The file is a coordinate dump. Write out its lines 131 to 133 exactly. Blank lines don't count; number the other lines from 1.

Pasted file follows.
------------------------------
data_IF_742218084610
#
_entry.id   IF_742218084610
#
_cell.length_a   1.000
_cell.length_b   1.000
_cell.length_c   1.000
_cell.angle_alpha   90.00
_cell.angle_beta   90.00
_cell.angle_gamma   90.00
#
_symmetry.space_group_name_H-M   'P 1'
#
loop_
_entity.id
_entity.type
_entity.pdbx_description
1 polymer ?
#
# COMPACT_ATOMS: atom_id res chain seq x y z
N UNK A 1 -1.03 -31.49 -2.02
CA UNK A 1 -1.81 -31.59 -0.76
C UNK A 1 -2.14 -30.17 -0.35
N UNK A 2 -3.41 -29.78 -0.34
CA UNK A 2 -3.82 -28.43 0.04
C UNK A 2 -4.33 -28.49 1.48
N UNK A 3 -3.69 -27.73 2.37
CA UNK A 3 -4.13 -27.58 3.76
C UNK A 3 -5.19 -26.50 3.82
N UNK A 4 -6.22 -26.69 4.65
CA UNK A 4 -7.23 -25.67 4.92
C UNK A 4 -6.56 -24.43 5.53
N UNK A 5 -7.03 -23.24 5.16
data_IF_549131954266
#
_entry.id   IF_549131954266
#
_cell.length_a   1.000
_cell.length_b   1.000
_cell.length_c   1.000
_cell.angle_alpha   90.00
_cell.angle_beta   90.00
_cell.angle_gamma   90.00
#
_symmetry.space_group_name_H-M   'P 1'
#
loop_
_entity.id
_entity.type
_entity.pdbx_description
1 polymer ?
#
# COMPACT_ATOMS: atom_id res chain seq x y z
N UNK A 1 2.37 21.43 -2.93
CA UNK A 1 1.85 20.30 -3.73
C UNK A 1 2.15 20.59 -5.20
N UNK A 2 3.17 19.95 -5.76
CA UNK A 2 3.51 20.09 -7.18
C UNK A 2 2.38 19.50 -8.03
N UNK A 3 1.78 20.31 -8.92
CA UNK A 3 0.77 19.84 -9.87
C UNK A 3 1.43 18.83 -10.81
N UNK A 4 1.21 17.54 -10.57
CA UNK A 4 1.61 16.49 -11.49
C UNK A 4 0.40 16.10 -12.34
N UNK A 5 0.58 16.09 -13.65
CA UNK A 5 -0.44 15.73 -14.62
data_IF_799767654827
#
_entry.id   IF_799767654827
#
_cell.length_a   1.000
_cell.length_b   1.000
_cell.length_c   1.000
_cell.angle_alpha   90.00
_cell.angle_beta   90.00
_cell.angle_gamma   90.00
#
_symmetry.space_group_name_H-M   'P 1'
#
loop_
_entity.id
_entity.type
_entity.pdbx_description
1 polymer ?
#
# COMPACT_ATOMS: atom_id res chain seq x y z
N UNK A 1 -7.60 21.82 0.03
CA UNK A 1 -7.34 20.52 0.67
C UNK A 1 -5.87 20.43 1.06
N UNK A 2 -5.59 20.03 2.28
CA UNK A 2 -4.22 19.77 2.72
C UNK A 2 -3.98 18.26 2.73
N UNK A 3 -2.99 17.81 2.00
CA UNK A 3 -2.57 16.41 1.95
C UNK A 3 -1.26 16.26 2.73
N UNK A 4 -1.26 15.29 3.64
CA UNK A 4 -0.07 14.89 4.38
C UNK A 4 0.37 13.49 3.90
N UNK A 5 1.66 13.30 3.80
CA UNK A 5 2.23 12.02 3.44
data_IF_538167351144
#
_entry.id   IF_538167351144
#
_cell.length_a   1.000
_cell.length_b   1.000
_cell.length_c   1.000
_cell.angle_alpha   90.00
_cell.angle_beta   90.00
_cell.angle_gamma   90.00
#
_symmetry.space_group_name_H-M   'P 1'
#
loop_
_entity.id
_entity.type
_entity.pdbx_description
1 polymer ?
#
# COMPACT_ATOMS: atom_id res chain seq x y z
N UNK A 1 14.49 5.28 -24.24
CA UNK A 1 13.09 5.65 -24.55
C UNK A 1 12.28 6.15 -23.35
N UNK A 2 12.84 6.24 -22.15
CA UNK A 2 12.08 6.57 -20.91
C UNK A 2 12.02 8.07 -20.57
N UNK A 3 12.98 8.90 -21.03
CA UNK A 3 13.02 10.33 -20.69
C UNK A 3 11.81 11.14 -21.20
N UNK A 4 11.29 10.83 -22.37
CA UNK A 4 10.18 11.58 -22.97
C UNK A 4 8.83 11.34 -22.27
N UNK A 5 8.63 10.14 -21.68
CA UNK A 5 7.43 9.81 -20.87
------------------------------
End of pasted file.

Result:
N UNK A 4 11.29 10.83 -22.37
CA UNK A 4 10.18 11.58 -22.97
C UNK A 4 8.83 11.34 -22.27